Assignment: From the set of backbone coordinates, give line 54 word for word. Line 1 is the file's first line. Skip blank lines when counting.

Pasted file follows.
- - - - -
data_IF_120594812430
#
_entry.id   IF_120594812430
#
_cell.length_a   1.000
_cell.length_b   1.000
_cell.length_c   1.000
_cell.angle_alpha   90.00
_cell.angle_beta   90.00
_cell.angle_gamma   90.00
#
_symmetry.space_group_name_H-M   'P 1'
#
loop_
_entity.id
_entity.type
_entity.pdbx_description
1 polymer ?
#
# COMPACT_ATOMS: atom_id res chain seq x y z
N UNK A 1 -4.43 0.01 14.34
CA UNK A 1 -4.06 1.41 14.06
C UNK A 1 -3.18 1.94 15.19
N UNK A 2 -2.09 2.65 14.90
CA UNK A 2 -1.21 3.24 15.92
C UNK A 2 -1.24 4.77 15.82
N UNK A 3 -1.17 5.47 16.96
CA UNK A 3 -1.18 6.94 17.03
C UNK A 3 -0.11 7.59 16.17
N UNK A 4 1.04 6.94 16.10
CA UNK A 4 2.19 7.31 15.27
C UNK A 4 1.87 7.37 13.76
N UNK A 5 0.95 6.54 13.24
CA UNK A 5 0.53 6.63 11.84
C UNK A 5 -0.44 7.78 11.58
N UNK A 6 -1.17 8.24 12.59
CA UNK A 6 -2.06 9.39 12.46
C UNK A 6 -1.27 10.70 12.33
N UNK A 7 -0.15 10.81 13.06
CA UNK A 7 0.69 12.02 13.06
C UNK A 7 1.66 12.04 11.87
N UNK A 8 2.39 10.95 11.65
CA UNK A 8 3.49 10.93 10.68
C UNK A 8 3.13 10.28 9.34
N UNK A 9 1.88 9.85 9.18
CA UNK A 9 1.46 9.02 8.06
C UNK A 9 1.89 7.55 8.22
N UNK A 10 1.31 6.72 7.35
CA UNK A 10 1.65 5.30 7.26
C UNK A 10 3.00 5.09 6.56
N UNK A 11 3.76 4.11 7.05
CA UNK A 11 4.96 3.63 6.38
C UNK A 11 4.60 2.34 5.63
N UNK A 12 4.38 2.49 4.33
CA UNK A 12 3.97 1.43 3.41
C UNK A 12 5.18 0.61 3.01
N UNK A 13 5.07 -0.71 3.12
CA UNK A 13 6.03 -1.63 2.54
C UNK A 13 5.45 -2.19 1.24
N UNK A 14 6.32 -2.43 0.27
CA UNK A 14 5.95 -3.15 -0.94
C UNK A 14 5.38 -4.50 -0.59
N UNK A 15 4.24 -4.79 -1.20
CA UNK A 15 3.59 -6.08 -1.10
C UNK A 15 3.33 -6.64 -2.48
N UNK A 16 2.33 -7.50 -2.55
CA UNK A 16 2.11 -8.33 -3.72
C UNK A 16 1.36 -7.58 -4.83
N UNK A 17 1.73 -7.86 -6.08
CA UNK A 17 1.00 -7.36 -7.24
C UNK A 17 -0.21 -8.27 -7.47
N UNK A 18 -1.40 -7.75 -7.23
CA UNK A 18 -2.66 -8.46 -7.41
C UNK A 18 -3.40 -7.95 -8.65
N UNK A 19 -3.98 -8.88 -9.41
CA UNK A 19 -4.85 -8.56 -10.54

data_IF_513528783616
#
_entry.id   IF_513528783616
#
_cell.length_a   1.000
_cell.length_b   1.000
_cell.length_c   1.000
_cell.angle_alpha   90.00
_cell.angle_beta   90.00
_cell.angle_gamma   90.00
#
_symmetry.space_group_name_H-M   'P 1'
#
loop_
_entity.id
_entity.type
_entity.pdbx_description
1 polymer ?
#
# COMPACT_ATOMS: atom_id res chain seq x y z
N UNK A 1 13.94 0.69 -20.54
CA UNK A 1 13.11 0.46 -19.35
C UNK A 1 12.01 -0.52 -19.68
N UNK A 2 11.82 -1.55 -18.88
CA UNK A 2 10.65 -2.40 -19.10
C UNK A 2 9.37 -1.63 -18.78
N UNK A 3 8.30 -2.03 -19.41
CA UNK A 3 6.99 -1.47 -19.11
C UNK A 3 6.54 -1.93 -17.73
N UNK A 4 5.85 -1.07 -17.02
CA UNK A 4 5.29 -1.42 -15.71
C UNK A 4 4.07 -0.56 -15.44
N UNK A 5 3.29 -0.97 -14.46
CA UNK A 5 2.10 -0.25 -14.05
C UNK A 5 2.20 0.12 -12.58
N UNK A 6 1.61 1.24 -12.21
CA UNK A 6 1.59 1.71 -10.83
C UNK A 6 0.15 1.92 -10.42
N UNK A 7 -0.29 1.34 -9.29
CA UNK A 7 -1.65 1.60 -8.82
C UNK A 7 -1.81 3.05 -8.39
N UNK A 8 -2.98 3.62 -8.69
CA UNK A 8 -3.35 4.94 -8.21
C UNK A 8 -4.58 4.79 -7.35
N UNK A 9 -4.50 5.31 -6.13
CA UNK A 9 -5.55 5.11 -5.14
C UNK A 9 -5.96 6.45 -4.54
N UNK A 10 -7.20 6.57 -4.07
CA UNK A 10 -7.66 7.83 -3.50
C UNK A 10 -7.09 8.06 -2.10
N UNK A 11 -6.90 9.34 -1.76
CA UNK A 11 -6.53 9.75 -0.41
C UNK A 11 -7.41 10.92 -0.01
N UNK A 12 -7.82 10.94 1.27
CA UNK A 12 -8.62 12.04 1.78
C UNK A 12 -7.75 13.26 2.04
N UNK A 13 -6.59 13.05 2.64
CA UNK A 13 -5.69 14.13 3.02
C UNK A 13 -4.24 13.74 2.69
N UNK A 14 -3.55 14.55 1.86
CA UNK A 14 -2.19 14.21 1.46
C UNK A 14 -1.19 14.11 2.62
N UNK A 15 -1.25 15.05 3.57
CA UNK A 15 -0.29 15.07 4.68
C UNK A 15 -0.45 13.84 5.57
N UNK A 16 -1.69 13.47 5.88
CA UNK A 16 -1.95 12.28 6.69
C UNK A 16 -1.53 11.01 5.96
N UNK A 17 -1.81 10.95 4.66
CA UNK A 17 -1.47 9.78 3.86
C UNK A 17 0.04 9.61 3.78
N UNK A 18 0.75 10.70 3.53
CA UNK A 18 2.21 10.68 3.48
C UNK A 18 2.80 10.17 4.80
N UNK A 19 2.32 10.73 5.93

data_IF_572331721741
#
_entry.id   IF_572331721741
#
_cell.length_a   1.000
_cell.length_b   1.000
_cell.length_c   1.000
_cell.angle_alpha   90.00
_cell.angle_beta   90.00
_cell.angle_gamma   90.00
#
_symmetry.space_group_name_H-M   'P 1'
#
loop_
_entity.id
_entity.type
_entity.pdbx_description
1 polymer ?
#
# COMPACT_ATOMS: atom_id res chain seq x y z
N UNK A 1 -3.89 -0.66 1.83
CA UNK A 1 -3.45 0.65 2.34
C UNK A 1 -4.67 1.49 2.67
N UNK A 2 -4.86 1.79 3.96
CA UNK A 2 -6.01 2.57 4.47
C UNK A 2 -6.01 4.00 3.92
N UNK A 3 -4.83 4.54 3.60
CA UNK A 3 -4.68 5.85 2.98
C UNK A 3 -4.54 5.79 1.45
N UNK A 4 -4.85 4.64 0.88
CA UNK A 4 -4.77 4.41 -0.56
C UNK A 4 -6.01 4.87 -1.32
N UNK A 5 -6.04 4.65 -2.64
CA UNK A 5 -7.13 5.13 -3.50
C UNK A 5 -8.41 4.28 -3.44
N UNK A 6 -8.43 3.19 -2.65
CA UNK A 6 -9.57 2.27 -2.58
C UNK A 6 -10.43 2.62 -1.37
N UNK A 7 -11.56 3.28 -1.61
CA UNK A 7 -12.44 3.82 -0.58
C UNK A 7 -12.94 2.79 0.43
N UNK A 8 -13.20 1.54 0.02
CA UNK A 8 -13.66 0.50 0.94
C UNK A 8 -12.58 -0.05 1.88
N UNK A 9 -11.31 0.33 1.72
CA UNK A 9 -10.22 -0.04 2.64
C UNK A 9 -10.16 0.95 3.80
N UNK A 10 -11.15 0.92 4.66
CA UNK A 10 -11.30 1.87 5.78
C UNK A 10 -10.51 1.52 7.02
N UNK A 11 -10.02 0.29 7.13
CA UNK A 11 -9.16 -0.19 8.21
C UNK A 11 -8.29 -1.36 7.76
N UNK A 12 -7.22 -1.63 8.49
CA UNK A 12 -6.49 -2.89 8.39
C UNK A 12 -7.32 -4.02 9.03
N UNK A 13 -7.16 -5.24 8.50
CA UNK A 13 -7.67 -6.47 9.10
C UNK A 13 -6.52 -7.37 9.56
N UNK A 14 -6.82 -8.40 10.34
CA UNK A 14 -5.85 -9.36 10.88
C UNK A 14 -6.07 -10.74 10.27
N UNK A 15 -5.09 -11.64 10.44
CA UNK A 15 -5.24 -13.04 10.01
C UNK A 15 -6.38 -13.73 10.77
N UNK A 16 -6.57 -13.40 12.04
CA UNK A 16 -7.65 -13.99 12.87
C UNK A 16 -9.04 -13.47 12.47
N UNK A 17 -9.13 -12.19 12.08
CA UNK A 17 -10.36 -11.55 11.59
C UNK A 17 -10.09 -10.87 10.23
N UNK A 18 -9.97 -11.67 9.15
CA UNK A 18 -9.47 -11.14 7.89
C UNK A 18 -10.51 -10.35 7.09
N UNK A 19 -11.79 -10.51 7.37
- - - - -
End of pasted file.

N UNK A 12 4.38 2.49 4.33